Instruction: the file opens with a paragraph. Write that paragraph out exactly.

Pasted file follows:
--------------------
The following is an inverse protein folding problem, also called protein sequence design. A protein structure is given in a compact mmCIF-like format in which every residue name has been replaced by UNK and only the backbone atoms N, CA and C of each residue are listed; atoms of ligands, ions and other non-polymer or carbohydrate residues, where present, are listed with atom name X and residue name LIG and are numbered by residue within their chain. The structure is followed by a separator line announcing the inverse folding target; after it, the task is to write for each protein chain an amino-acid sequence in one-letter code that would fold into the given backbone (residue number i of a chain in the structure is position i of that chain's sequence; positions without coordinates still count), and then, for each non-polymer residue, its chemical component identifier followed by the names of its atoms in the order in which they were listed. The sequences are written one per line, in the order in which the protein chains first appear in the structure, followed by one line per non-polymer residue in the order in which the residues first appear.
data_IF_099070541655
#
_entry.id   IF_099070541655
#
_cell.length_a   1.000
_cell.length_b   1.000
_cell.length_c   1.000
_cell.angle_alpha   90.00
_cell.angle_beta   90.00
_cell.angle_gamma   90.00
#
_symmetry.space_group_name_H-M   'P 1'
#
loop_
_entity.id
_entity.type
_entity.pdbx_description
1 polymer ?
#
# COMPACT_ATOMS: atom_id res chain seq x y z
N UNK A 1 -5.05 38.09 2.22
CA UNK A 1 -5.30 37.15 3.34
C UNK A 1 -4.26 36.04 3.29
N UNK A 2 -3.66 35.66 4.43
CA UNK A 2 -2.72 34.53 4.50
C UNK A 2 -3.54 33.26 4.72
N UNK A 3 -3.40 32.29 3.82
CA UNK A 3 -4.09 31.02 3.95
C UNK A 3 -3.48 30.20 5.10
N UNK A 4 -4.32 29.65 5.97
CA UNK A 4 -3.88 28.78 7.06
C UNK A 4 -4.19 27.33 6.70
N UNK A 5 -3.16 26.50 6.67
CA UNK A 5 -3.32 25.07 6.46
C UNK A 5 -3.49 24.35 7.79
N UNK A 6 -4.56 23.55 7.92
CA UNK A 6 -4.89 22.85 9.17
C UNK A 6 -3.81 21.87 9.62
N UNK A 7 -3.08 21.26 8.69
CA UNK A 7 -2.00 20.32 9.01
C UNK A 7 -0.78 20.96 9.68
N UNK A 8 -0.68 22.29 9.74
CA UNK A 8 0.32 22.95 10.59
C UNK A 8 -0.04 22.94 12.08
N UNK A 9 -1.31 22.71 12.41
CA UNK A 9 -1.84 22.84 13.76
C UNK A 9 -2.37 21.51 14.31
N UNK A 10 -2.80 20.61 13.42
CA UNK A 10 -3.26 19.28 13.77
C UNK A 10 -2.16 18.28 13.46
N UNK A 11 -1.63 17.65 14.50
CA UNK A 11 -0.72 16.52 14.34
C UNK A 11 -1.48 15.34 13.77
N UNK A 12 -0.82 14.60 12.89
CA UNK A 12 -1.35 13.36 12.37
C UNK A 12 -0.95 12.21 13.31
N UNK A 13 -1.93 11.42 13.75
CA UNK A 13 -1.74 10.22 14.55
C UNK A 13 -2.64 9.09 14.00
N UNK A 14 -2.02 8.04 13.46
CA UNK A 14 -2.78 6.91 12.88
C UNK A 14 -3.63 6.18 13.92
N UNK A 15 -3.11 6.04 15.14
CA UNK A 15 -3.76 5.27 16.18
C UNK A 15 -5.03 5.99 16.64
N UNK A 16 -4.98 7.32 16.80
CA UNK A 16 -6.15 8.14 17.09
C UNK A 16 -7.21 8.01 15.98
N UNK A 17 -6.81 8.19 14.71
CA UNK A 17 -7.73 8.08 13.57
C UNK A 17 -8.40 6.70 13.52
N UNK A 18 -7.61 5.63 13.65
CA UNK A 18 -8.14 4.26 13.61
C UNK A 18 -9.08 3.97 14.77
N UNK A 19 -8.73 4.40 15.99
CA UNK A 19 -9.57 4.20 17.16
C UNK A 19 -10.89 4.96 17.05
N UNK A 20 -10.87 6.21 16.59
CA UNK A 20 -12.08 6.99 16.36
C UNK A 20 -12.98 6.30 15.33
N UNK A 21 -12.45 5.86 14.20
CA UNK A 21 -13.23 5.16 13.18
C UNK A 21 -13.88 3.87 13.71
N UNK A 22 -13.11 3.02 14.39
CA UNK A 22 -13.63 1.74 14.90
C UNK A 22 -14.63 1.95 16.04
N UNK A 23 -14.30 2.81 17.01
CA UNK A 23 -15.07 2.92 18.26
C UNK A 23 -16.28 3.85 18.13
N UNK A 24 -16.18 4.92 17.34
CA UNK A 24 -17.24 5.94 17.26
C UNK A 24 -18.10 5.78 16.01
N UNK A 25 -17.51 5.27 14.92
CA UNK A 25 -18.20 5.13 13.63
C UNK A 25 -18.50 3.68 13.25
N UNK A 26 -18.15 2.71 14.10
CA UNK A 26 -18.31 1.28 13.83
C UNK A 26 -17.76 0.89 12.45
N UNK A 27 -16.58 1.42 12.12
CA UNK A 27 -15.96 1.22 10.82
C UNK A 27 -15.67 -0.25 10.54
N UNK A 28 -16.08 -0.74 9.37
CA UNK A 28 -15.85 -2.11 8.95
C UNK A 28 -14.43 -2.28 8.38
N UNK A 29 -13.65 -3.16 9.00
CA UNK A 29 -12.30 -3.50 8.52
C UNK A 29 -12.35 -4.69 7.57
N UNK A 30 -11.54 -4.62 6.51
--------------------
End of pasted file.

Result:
The following is an inverse protein folding problem, also called protein sequence design. A protein structure is given in a compact mmCIF-like format in which every residue name has been replaced by UNK and only the backbone atoms N, CA and C of each residue are listed; atoms of ligands, ions and other non-polymer or carbohydrate residues, where present, are listed with atom name X and residue name LIG and are numbered by residue within their chain. The structure is followed by a separator line announcing the inverse folding target; after it, the task is to write for each protein chain an amino-acid sequence in one-letter code that would fold into the given backbone (residue number i of a chain in the structure is position i of that chain's sequence; positions without coordinates still count), and then, for each non-polymer residue, its chemical component identifier followed by the names of its atoms in the order in which they were listed. The sequences are written one per line, in the order in which the protein chains first appear in the structure, followed by one line per non-polymer residue in the order in which the residues first appear.